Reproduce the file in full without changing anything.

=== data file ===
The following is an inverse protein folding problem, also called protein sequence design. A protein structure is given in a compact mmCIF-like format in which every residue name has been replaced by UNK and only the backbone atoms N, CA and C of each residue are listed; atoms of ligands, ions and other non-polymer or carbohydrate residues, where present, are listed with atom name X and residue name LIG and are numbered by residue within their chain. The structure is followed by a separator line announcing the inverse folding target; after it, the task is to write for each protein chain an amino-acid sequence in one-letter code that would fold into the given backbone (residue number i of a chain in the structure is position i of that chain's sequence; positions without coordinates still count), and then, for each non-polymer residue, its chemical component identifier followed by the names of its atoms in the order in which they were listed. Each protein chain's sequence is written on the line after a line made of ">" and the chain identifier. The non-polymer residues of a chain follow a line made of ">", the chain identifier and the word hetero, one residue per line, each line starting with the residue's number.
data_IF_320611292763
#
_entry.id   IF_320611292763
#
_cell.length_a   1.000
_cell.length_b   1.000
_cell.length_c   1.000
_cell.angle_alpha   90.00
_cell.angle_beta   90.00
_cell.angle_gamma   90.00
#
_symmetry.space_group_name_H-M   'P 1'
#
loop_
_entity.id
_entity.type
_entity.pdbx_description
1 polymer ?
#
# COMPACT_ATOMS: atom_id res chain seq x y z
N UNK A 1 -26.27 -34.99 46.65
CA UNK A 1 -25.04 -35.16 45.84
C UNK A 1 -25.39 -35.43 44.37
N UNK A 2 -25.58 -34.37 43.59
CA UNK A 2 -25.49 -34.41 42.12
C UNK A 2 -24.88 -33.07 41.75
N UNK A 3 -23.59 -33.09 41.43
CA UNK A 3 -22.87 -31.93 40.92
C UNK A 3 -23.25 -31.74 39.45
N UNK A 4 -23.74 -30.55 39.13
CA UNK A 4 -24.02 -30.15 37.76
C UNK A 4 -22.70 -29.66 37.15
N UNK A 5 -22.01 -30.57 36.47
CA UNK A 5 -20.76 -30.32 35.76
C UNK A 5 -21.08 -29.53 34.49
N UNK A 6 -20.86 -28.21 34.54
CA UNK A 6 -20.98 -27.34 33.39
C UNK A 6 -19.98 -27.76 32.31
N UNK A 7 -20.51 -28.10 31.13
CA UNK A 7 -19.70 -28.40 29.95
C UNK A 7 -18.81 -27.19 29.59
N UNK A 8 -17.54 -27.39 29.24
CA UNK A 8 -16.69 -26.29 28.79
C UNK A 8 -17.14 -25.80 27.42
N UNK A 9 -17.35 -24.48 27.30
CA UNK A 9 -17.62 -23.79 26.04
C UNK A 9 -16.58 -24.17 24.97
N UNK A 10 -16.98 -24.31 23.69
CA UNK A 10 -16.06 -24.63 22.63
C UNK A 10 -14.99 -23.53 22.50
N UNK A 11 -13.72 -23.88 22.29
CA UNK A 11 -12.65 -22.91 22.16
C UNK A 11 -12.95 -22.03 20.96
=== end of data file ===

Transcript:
The following is an inverse protein folding problem, also called protein sequence design. A protein structure is given in a compact mmCIF-like format in which every residue name has been replaced by UNK and only the backbone atoms N, CA and C of each residue are listed; atoms of ligands, ions and other non-polymer or carbohydrate residues, where present, are listed with atom name X and residue name LIG and are numbered by residue within their chain. The structure is followed by a separator line announcing the inverse folding target; after it, the task is to write for each protein chain an amino-acid sequence in one-letter code that would fold into the given backbone (residue number i of a chain in the structure is position i of that chain's sequence; positions without coordinates still count), and then, for each non-polymer residue, its chemical component identifier followed by the names of its atoms in the order in which they were listed. Each protein chain's sequence is written on the line after a line made of ">" and the chain identifier. The non-polymer residues of a chain follow a line made of ">", the chain identifier and the word hetero, one residue per line, each line starting with the residue's number.
data_IF_320611292763
#
_entry.id   IF_320611292763
#
_cell.length_a   1.000
_cell.length_b   1.000
_cell.length_c   1.000
_cell.angle_alpha   90.00
_cell.angle_beta   90.00
_cell.angle_gamma   90.00
#
_symmetry.space_group_name_H-M   'P 1'
#
loop_
_entity.id
_entity.type
_entity.pdbx_description
1 polymer ?
#
# COMPACT_ATOMS: atom_id res chain seq x y z
N UNK A 1 -26.27 -34.99 46.65
CA UNK A 1 -25.04 -35.16 45.84
C UNK A 1 -25.39 -35.43 44.37
N UNK A 2 -25.58 -34.37 43.59
CA UNK A 2 -25.49 -34.41 42.12
C UNK A 2 -24.88 -33.07 41.75
N UNK A 3 -23.59 -33.09 41.43
CA UNK A 3 -22.87 -31.93 40.92
C UNK A 3 -23.25 -31.74 39.45
N UNK A 4 -23.74 -30.55 39.13
CA UNK A 4 -24.02 -30.15 37.76
C UNK A 4 -22.70 -29.66 37.15
N UNK A 5 -22.01 -30.57 36.47
CA UNK A 5 -20.76 -30.32 35.76
C UNK A 5 -21.08 -29.53 34.49
N UNK A 6 -20.86 -28.21 34.54
CA UNK A 6 -20.98 -27.34 33.39
C UNK A 6 -19.98 -27.76 32.31
N UNK A 7 -20.51 -28.10 31.13
CA UNK A 7 -19.70 -28.40 29.95
C UNK A 7 -18.81 -27.19 29.59
N UNK A 8 -17.54 -27.39 29.24
CA UNK A 8 -16.69 -26.29 28.79
C UNK A 8 -17.14 -25.80 27.42
N UNK A 9 -17.35 -24.48 27.30
CA UNK A 9 -17.62 -23.79 26.04
C UNK A 9 -16.58 -24.17 24.97
N UNK A 10 -16.98 -24.31 23.69
CA UNK A 10 -16.06 -24.63 22.63
C UNK A 10 -14.99 -23.53 22.50
N UNK A 11 -13.72 -23.88 22.29
CA UNK A 11 -12.65 -22.91 22.16
C UNK A 11 -12.95 -22.03 20.96